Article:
Last night, when I went to the pub, I had a couple of revelations and I felt that I ought to share at them with you as they relate (like everything in life) to feminism. As a very occasional drinker (Im talking like 1 glass of wine every six months) I am often the only sober person on a night out. I don’t really have a problem with other people drinking, in fact its sometimes nice when other people are a bit drunk, as they can become more sociable. It’s just that I, myself, have a number of reasons to steer clear.

Hanging out with a bunch of drunken musicians, I had a moment to reflect on the situation I found myself in and came up with what I think is a brilliant analogy.  I realised that being a feminist in contemporary society is similar to being a sober person in a room full of drinkers. Being sober you are conscious of everything going on around you, from the guy who thinks he’s subtly coming on to you to the woman who is being coerced into going home with a stranger. Though often times you can have just as much fun when you’re not drunk, sometimes it does get you down that everyone around you has stopped articulating words or making full sentences. It becomes particularly uncomfortable when people do anti-social things or you see others, particularly women, finding themselves in vulnerable situations and there’s nothing you can do.

In identifying yourself as a feminist you automatically become the sober person in the bar at midnight. You are still very capable of operating normally in society, having fun and participating, sometimes more fully, in every aspect of daily life. However you are always alert. You notice when things are not right, when someone makes a sexist slur or there’s a story in the newspaper about a subject particularly relevant to women’s rights. As a feminist you can still enjoy yourself but you have a heightened awareness, its difficult to have the same reckless abandonment that you may have if you didn’t think deeply about social injustice.

The feminist is the sober person in the pub who is often frustratingly aware of all that is going on around her. So, though I don’t mind alcohol in some situations, it is in this analogical instance where I take issue with the drinkers. I really don’t think its fair that feminists to have to constantly play the moral police, or for women to have to be on constant alert purely because of their gender. And, unlike being the sober person in the pub, the feminist can never just leave and go home. Being a feminist in a patriarchal society is a 24/7 experience and that’s what makes it so disheartening and exhausting at times.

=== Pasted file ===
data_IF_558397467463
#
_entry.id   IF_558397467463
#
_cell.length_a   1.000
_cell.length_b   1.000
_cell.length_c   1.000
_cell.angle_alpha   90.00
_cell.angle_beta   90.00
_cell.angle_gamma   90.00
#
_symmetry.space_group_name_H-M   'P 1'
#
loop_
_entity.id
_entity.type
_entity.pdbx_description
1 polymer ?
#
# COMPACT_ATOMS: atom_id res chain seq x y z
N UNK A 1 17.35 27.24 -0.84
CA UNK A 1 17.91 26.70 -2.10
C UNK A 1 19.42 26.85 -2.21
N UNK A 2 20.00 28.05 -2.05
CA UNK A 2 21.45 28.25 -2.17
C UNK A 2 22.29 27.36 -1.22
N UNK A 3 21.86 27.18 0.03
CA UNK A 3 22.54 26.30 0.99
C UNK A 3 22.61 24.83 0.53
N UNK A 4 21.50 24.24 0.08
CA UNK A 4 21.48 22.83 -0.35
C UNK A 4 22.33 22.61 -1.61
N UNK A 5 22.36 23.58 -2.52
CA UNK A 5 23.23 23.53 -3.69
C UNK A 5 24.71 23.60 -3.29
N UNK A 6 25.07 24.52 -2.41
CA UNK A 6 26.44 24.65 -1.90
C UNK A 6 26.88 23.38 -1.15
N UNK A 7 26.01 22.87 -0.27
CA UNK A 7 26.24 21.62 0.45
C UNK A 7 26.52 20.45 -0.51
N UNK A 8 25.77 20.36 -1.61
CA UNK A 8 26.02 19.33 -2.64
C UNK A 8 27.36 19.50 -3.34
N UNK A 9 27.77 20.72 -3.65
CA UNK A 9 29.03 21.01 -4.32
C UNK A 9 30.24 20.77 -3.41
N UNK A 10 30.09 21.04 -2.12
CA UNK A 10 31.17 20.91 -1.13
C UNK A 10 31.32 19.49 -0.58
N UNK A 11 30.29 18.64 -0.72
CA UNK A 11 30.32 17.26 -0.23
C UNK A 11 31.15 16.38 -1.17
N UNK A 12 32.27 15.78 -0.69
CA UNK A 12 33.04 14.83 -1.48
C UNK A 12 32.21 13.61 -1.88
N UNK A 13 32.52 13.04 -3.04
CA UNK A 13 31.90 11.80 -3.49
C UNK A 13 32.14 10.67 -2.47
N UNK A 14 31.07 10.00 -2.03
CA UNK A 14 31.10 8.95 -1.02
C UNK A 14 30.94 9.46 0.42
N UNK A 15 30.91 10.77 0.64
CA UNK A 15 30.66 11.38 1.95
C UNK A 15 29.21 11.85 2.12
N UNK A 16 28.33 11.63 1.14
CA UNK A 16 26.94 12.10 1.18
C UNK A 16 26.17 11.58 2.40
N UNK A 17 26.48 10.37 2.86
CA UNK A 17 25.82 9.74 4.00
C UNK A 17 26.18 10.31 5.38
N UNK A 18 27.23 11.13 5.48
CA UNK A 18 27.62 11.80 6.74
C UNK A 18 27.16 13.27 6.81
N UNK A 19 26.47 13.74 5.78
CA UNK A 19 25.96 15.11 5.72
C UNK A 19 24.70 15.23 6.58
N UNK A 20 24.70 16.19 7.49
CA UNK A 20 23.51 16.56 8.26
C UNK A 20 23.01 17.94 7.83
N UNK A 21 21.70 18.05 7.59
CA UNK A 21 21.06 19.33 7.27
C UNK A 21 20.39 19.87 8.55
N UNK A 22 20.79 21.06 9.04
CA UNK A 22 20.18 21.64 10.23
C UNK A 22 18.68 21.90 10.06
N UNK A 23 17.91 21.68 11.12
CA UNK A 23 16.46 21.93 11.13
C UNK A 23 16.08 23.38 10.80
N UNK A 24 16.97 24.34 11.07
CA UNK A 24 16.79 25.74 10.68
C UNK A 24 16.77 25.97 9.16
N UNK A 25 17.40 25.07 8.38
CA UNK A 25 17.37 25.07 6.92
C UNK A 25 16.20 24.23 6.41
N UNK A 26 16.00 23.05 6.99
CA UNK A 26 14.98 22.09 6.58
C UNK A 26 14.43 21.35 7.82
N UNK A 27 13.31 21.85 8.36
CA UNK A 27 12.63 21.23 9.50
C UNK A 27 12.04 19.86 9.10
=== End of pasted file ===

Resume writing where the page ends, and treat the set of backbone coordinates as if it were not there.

The second thing I noticed on my night out is how alcohol serves as a perfect amplification of sexist tendencies. Not only does it bring out a sometimes nasty, sometimes affable character in the person who has consumed it, it also does away with inhibition. Some think everyone should be free to speak whatever is on their mind, however I would prefer people abide by some form of societally encouraged behaviour. This includes political correctness, restraint and diplomacy. This does not include sexist jokes, lingering unwanted body contact or drunken lectures. Unfortunately for me, last night was a whole lot of the latter and not so much of the former. Now, one can’t blame alcohol for assholes. However, just like religion, alcohol provides a cover for people to do ass-holic things with a fair amount of impunity.

On my night out I was followed around by a man double my age who insisted on lecturing me about how to live my life. It wasn’t enough for him to keep putting his hand on my waist or say inappropriate things trying to make me blush, no no no, he then had to tell me how to live. Now you can’t have it all Im afraid, you either want to pretend you’re my age to try and lure me home with you OR you can try and be the parental figure. But the two will never, and should never, mix. This lethal combination of condescension and objectification is a common mix for relations between men and women but is forcefully displayed, in all its glory, on a night out.